June 26, 2019
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FDA grants fast track designation to empagliflozin for treatment of chronic heart failure

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The FDA has granted fast track designation for the SGLT2 inhibitor empagliflozin for the reduction of risk for cardiovascular death and hospitalization for heart failure in people with chronic heart failure, according to a press release from Boehringer Ingelheim and Eli Lilly and Co.

Fast track is a designation of an investigational drug for expedited review to facilitate the development of drugs that treat a serious or life-threatening condition and fill an unmet medical need, according to the FDA. The designation must be requested by the drug company.

The designation is for the ongoing EMPEROR program, which consists of the EMPEROR-Reduced and EMPEROR-Preserved studies. These studies will evaluate the effect of empagliflozin (Jardiance) on CV death and hospitalization for heart failure in adults with chronic heart failure with reduced or preserved ejection fraction, respectively.

“Heart failure contributes to 1 in 9 deaths and is a leading cause of hospitalization in the U.S., yet there are limited treatment options for people living with this debilitating disease,” Mohamed Eid, MD, MPH, MHA, vice president of clinical development and medical affairs at Boehringer Ingelheim, said in the release. “The FDA fast track designation for empagliflozin is an important step forward in addressing this unmet need, and we look forward to working closely with the FDA as we explore the potential for empagliflozin to improve outcomes for adults with chronic heart failure.”

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The FDA has granted fast track designation for the SGLT2 inhibitor empagliflozin for the reduction of risk for cardiovascular death and hospitalization for heart failure in people with chronic heart failure.
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The two EMPEROR phase 3 studies include more than 8,500 people with chronic heart failure and are designed to assess the effect of treatment with empagliflozin on CV death and hospitalization for chronic heart failure as primary endpoints. EMPEROR-Preserved is designed to investigate the safety and efficacy of empagliflozin in approximately 5,250 patients with chronic heart failure with preserved ejection fraction for up to 38 months, with an estimated completion by 2020. EMPEROR-Reduced is designed to investigate the safety and efficacy of empagliflozin in approximately 3,600 patients with chronic heart failure with reduced ejection fraction for up to 38 months, also with an estimated completion by 2020.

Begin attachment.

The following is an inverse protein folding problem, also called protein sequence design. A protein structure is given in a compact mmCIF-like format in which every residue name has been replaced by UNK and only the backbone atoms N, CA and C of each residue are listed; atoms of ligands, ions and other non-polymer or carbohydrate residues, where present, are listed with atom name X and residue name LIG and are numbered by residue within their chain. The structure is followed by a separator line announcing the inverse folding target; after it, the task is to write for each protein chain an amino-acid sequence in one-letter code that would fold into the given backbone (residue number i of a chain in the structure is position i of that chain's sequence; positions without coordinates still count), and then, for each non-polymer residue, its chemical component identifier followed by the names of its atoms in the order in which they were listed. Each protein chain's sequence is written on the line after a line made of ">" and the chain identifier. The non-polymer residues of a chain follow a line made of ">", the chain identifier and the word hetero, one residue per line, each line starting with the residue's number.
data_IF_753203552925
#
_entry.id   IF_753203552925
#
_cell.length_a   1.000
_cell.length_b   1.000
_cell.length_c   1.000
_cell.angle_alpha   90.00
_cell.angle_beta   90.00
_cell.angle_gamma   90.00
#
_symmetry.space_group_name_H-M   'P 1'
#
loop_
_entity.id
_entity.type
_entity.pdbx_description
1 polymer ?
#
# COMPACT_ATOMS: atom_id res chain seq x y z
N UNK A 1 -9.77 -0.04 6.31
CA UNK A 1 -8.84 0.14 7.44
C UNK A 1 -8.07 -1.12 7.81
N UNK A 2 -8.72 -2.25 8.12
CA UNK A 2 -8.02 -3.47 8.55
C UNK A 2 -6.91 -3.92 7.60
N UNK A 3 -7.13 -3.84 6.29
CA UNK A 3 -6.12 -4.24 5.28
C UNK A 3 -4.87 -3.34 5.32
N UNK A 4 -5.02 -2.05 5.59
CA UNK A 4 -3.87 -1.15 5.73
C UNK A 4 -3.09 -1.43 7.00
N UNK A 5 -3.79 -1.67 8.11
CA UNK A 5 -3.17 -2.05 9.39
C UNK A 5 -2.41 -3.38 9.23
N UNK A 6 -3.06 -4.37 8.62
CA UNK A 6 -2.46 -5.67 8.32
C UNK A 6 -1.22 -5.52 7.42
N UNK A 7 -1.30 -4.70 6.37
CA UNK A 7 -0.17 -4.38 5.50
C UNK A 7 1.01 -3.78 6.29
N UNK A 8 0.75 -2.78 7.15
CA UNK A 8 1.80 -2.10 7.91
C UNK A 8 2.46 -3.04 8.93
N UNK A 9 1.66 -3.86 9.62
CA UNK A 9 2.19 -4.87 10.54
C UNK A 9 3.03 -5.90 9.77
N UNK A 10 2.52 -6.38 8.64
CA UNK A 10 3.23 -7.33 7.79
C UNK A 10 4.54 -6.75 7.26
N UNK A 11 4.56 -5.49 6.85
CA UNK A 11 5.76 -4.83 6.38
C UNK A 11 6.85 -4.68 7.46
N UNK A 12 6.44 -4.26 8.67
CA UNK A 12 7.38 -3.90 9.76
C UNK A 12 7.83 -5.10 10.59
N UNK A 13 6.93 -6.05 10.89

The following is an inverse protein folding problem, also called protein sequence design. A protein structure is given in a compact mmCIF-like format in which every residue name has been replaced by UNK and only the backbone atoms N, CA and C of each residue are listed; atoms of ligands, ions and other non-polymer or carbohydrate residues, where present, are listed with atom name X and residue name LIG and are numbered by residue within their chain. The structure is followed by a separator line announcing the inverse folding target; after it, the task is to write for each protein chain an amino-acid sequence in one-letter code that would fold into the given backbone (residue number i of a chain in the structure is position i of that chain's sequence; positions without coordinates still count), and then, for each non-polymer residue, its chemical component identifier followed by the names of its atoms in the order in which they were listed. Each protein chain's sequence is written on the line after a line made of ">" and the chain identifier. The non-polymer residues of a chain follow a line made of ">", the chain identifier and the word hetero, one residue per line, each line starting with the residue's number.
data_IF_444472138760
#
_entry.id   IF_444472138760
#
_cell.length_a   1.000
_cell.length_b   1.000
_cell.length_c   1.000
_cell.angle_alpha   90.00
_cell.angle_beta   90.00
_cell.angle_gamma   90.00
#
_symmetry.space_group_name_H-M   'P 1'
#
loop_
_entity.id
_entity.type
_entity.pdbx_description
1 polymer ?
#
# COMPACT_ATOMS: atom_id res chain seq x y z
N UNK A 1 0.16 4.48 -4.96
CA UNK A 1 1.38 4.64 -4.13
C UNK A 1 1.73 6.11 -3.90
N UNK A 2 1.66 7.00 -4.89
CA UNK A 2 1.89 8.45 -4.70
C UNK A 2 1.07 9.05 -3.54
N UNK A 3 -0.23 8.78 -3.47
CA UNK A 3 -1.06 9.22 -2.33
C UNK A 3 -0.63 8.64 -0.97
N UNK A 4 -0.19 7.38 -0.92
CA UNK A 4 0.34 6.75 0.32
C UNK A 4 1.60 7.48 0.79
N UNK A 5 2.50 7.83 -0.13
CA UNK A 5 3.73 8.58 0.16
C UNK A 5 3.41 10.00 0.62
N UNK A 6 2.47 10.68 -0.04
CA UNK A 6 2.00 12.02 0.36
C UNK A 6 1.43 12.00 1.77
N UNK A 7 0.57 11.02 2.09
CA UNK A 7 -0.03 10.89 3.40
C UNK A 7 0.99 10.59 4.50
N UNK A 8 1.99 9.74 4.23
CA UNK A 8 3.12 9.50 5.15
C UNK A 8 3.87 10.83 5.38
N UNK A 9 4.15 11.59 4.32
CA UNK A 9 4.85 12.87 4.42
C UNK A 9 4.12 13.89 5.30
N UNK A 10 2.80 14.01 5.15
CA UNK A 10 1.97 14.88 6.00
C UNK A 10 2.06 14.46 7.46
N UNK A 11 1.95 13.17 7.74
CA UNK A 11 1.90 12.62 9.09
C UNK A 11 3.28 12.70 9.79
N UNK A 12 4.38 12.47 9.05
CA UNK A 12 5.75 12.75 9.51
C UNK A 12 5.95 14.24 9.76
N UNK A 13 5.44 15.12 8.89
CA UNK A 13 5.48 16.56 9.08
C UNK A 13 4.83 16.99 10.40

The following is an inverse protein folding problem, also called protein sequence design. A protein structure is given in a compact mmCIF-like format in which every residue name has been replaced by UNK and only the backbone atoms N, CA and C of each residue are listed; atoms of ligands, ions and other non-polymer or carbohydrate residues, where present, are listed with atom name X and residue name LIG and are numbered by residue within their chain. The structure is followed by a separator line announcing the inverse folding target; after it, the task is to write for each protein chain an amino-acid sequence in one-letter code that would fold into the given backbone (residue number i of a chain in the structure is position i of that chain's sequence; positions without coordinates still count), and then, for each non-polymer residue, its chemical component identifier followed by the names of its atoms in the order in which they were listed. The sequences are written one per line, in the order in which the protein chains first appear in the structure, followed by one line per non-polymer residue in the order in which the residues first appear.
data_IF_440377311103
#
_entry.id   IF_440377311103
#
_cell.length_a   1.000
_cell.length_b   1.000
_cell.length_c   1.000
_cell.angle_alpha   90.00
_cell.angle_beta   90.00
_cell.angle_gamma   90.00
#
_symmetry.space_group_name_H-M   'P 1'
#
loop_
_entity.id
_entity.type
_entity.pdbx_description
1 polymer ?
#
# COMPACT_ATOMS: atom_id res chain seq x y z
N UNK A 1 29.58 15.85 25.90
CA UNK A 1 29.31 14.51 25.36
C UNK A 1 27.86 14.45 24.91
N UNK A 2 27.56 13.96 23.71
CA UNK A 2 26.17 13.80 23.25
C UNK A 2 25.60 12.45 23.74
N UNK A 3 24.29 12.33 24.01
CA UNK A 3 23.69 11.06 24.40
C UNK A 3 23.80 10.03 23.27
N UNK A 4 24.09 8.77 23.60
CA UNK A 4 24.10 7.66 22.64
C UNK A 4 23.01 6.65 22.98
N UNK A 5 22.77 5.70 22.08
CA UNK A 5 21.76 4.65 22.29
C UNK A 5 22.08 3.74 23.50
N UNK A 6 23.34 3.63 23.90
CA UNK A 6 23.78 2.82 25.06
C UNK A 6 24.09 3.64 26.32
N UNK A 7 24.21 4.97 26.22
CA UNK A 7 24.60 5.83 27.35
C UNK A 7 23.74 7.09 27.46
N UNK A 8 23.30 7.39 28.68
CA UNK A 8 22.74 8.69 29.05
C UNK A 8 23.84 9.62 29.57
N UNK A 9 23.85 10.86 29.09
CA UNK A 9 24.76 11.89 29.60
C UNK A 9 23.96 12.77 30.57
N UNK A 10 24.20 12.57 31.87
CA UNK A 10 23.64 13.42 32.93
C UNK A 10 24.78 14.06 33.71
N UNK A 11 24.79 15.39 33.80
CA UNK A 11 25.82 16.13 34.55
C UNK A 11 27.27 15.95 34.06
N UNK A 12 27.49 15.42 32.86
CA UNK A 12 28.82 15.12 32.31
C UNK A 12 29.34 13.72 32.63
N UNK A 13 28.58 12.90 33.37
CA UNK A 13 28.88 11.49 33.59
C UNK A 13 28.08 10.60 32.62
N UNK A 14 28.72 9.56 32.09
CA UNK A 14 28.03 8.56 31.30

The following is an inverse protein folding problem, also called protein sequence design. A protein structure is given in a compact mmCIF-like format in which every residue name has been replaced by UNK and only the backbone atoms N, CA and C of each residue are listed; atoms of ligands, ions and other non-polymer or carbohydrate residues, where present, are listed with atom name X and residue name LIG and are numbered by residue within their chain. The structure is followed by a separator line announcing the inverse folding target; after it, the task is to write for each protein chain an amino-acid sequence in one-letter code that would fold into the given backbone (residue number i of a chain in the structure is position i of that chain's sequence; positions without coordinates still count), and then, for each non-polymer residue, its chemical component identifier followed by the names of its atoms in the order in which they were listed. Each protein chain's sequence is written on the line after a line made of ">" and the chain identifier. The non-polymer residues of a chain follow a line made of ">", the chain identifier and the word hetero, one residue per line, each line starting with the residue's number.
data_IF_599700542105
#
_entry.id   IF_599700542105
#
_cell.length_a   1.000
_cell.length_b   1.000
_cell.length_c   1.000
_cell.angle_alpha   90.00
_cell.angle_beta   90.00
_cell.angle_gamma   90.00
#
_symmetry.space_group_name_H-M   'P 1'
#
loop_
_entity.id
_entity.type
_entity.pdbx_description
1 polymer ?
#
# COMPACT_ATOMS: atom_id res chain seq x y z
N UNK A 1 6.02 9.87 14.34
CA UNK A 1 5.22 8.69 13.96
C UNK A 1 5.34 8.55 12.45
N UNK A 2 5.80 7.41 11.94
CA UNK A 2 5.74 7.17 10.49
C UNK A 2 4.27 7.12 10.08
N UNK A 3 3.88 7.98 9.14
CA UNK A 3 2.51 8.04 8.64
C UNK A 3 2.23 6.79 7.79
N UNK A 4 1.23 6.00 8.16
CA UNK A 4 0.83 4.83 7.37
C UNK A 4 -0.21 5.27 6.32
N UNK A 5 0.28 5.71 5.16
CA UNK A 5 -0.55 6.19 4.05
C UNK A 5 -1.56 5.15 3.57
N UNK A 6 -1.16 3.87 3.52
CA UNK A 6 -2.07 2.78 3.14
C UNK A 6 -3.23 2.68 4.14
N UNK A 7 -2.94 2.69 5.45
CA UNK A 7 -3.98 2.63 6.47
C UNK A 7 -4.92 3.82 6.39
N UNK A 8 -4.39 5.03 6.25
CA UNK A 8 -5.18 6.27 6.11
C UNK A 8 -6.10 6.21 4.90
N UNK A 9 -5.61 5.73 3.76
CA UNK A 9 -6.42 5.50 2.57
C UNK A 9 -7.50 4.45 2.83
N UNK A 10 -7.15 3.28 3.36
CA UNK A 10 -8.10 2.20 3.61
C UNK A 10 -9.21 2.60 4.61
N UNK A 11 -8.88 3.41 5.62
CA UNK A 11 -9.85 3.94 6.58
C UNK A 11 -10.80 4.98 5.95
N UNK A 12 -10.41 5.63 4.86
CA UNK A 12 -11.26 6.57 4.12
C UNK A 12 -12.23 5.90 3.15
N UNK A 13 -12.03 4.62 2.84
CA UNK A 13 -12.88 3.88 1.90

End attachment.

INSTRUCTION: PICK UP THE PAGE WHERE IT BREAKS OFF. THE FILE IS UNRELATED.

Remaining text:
Results from EMPA-REG, first presented in September 2015 and reported by Endocrine Today, showed that empagliflozin reduced the risk for CV death by 38% compared with placebo, with no significant difference in the risk for nonfatal myocardial infarction or stroke. Patients treated with empagliflozin also experienced a 32% reduction in all-cause mortality risk and a 35% reduction in risk for hospitalization for heart failure, according to researchers. The study included more than 7,000 adults with type 2 diabetes, BMI of 45 kg/m² or less, HbA1c between 7% and 10% and an established history of CV disease (mean age, 63 years; 72% men; mean HbA1c, 8%; mean BMI, 30.6 kg/m²)

In an actuarial analysis of the EMPA-REG Outcome trial published in Circulation in October, researchers found that adults with type 2 diabetes and established CVD who take empagliflozin can expect to live between 1 and 5 years longer than those without the drug, depending on the person’s age when initiating treatment.

“Boehringer Ingelheim and Lilly are committed to advancing treatments that address the public health challenges of cardiometabolic diseases, including chronic heart failure,” Jeffrey Emmick, MD, PhD, vice president of product development at Lilly, said in the release. “We eagerly anticipate results from the EMPEROR studies as we advance the development of empagliflozin in this setting.” – by Regina Schaffer

Disclosures: Eid is vice president of clinical development and medical affairs at Boehringer Ingelheim. Emmick is vice president of product development at Lilly.